Finally you can leverage Service Mesh as a simple API Management tool thanks to the Ingress Gateway components, in order to expose APIs outside of the cluster behind a single pane of glass.
Now we’re getting into real modern application development and deployment. If you want peak performance and maximize your compute resources and/or bring down your cost, serverless is the way to go for APIs. Openshift Serverless is based on KNative and provides 2 main components: serving and eventing. Serving is for HTTP APIs containers autoscaling and basic routing, while eventing is for event-driven architecture with CloudEvents.
If you’re familiar with AWS Lambda or Azure Functions, Serverless is the equivalent in the Kubernetes world, and there are ways to migrate from one to the other if you want to leverage more Kubernetes in your infrastructure.
We can build a similar solution with some of the tools we already discussed like KEDA and Service Mesh, but KNative is a more opinionated model for HTTP-based serverless applications. You will get better results with KNative if you’re starting from scratch.
The big new thing is eventing which promotes a message-based approach to service-to-service communication (as opposed to point-to-point). If you’ve used that kind of decoupling before, you might have used Kafka, or AWS SQS or other types of queues to decouple your applications, and maybe Mulesoft or Spring Integration or Camel (Fuse) to produce and consume messages. KNative eventing is a unified model for message format with CloudEvent and abstracts the transport layer with a concept called event mesh. Check it out: https://knative.dev/docs/eventing/event-mesh/#knative-event-mesh.
External Secrets Add-On
One of the first things to address when deploying applications to Kubernetes is the management of sensitive configuration variables like passwords to external systems. Though Openshift doesn’t officially support loading secrets from external vaults, there are widely used solutions which are easily setup on Openshift clusters:
- Sealed Secrets: if you just want to manage your secrets in Git, you cannot have them in clear even if you’re using GitHub or other Git providers. SealedSecrets allows you to encrypt secrets in Git which can only be read by your Openshift cluster. This requires an extra step before committing using the provided client certificate but doesn’t require a 3rd party store.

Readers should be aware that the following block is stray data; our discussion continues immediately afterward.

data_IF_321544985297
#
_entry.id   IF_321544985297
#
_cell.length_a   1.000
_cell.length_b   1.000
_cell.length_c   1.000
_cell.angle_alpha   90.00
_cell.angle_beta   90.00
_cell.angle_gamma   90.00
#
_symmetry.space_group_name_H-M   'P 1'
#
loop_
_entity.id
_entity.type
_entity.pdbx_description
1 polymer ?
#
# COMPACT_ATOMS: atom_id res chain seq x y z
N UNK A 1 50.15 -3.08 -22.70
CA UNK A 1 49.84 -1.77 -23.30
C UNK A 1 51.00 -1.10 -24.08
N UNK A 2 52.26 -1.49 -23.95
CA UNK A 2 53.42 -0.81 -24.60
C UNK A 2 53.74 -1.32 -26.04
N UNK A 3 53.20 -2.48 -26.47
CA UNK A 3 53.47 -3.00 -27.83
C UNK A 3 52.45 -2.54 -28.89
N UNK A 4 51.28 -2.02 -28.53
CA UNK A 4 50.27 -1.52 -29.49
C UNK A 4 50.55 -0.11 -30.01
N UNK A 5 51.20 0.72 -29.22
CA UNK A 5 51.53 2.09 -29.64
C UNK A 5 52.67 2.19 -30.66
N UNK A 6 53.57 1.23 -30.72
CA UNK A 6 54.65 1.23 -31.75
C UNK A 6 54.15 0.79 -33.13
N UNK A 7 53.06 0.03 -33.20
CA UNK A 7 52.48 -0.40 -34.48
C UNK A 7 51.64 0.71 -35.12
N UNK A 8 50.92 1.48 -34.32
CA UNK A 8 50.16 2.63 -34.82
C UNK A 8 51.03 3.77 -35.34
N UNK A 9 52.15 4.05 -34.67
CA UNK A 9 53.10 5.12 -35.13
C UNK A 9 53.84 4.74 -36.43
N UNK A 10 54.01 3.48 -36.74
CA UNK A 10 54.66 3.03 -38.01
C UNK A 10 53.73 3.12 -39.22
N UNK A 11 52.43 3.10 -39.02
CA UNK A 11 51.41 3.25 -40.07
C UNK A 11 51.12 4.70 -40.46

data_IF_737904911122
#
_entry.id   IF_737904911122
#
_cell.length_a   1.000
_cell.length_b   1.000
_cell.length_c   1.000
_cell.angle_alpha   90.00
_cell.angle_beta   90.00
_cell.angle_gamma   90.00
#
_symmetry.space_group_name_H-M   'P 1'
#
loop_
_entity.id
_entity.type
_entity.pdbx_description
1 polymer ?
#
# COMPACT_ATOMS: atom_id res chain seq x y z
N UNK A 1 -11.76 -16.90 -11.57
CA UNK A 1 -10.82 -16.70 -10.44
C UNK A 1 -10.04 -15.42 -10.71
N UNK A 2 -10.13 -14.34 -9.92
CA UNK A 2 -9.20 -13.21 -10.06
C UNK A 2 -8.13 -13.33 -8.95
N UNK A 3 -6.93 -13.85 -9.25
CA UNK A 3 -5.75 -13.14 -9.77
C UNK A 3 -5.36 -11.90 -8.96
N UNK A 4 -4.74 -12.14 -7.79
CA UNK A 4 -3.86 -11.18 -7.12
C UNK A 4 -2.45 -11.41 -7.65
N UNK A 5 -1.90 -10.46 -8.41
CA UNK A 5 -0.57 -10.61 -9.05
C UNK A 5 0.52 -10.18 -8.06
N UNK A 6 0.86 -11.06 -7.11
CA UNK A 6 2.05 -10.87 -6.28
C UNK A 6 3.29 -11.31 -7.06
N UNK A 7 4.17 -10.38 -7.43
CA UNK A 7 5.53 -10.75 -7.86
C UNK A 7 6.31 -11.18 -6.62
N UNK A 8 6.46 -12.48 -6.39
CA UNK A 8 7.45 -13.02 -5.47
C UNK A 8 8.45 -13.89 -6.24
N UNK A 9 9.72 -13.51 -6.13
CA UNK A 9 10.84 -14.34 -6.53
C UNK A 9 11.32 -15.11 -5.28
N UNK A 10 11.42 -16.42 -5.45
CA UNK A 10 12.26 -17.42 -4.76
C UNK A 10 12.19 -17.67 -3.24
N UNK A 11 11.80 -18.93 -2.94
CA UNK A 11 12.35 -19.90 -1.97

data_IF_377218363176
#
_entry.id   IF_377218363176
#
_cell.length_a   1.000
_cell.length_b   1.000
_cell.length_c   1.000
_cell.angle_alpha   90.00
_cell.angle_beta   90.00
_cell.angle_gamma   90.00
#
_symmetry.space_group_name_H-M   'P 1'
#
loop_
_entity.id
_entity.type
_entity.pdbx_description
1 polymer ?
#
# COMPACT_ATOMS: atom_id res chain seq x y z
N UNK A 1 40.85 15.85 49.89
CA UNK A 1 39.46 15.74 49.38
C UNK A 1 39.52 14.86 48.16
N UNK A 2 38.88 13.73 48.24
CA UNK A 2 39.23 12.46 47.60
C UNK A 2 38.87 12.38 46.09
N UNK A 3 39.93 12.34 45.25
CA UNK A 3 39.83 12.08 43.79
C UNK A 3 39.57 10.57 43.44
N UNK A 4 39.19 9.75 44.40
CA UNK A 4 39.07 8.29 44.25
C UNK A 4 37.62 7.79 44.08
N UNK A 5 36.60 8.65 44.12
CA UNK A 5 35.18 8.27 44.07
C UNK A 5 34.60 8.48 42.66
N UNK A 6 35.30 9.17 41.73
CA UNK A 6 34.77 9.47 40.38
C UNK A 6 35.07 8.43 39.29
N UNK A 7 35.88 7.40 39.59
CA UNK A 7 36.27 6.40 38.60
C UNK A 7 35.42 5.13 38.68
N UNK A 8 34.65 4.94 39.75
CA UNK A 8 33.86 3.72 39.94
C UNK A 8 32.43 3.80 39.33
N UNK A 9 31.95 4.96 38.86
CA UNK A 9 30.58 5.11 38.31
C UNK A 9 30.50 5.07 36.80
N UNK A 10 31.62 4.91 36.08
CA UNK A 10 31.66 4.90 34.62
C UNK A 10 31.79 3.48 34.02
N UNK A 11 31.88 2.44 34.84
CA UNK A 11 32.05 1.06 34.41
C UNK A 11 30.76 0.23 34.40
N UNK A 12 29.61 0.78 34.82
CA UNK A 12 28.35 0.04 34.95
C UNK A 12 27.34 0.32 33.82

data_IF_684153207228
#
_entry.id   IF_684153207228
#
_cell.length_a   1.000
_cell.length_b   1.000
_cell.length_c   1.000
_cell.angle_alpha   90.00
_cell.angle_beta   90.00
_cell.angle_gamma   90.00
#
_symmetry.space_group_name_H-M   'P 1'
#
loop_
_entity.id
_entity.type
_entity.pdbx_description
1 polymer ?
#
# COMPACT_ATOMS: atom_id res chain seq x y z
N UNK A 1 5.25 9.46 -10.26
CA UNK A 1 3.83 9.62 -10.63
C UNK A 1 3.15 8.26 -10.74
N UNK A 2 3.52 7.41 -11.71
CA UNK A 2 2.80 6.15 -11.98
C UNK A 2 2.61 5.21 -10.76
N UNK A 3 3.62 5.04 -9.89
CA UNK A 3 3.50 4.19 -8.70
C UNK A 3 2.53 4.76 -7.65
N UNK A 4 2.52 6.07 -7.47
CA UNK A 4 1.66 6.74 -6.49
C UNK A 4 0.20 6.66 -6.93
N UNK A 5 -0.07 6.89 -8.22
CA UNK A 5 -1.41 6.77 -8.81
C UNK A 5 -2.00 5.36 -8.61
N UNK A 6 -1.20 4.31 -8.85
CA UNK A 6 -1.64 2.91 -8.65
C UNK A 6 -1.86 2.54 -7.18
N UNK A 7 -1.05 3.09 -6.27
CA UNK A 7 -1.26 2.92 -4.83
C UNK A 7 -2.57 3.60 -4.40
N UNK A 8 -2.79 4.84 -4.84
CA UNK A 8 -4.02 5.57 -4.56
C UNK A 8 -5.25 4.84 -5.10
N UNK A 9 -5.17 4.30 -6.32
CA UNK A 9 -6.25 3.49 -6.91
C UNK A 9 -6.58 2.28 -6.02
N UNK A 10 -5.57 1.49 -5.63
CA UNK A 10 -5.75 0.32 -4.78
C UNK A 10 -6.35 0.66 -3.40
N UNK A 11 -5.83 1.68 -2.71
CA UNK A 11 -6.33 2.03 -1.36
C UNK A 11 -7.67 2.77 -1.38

- External Secrets: this operator allows you to map secrets stored in external vaults like Hashicorp, Azure Vault and AWS Secret Manager to internal Openshift secrets. Very similar to the CSI driver below, it essentially creates a Secret resource automatically, but doesn’t require an application deployment manifest to be modified in order to be leveraged.
- Secrets Store CSI Driver: another operator which syncs an external secrets store to an internal secret in Openshift but works differently than the External Secrets operator above. Secrets managed by the CSI driver only exist as long as a pod using it is running, and the application’s deployment manifest has to explicitly “invoke” it. It’s not usable for 3rd party containers which are not built with CSI driver support out-of-the-box.
Each have their pros and cons depending on whether you’re in the cloud, use GitOps, your organization policies, existing secrets management processes, etc. If you’re starting from scratch and are not sure of which one to use, I recommend starting with External Secrets and your Cloud provider secret store like AWS Secret Manager or Azure Vault.
Special Mention: Hyperscalers Operators
If you’re running on AWS or Azure, each cloud provider has released their own operators to manage cloud infrastructure components through GitOps (think vaults, databases, disks, etc), allowing you to consolidate all your cloud configuration in one place, instead of using additional tools like Terraform and CI/CD. This is particularly useful when automating integration or end-to-end tests with ephemeral Helm charts to setup various components of an application.
API Management Add-On
Muleosft, Boomi or Cloupak for integration customers, this is an add-on but it’s way worth considering if you want to reduce your APIM costs: Redhat Application Foundation and Integration. These suites include a bunch of cool tech like Kafka (with a registry) and AMQ, SSO (SAML, OIDC, OAuth), Runtimes like Quarkus and Spring and Camel, 3Scale for API Management (usage plans, keys, etc), CDC, Caching and more.
Again because it’s all packaged as an operator, you can install and start using all these things in just a few minutes, with the declarative configuration goodness that enables GitOps and custom operators.